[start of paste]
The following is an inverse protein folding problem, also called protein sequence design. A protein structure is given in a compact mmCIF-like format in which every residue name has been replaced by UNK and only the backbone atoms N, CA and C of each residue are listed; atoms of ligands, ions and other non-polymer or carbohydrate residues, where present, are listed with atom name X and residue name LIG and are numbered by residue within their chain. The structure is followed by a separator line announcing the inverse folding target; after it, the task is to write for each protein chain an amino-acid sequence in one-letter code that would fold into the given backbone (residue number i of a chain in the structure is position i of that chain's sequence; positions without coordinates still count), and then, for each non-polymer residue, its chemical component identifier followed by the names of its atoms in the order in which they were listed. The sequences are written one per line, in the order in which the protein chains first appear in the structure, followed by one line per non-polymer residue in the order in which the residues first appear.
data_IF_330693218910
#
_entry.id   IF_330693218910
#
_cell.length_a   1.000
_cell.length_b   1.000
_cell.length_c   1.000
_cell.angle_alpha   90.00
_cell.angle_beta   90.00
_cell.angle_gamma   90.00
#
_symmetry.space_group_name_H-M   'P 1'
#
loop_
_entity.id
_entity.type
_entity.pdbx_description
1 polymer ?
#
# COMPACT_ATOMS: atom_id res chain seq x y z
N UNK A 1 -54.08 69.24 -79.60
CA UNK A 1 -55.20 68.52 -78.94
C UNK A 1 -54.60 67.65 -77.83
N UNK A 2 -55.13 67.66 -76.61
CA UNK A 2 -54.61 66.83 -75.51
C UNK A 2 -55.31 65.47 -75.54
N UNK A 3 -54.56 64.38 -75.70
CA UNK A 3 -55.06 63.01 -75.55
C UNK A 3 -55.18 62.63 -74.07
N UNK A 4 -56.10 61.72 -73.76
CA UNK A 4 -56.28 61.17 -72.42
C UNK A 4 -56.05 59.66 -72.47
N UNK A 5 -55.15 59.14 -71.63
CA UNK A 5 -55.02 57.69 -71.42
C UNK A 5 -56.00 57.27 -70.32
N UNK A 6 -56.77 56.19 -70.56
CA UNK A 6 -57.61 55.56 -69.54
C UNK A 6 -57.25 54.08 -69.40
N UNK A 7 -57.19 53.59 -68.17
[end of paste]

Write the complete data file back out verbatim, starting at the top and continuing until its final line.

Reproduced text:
The following is an inverse protein folding problem, also called protein sequence design. A protein structure is given in a compact mmCIF-like format in which every residue name has been replaced by UNK and only the backbone atoms N, CA and C of each residue are listed; atoms of ligands, ions and other non-polymer or carbohydrate residues, where present, are listed with atom name X and residue name LIG and are numbered by residue within their chain. The structure is followed by a separator line announcing the inverse folding target; after it, the task is to write for each protein chain an amino-acid sequence in one-letter code that would fold into the given backbone (residue number i of a chain in the structure is position i of that chain's sequence; positions without coordinates still count), and then, for each non-polymer residue, its chemical component identifier followed by the names of its atoms in the order in which they were listed. The sequences are written one per line, in the order in which the protein chains first appear in the structure, followed by one line per non-polymer residue in the order in which the residues first appear.
data_IF_330693218910
#
_entry.id   IF_330693218910
#
_cell.length_a   1.000
_cell.length_b   1.000
_cell.length_c   1.000
_cell.angle_alpha   90.00
_cell.angle_beta   90.00
_cell.angle_gamma   90.00
#
_symmetry.space_group_name_H-M   'P 1'
#
loop_
_entity.id
_entity.type
_entity.pdbx_description
1 polymer ?
#
# COMPACT_ATOMS: atom_id res chain seq x y z
N UNK A 1 -54.08 69.24 -79.60
CA UNK A 1 -55.20 68.52 -78.94
C UNK A 1 -54.60 67.65 -77.83
N UNK A 2 -55.13 67.66 -76.61
CA UNK A 2 -54.61 66.83 -75.51
C UNK A 2 -55.31 65.47 -75.54
N UNK A 3 -54.56 64.38 -75.70
CA UNK A 3 -55.06 63.01 -75.55
C UNK A 3 -55.18 62.63 -74.07
N UNK A 4 -56.10 61.72 -73.76
CA UNK A 4 -56.28 61.17 -72.42
C UNK A 4 -56.05 59.66 -72.47
N UNK A 5 -55.15 59.14 -71.63
CA UNK A 5 -55.02 57.69 -71.42
C UNK A 5 -56.00 57.27 -70.32
N UNK A 6 -56.77 56.19 -70.56
CA UNK A 6 -57.61 55.56 -69.54
C UNK A 6 -57.25 54.08 -69.40
N UNK A 7 -57.19 53.59 -68.17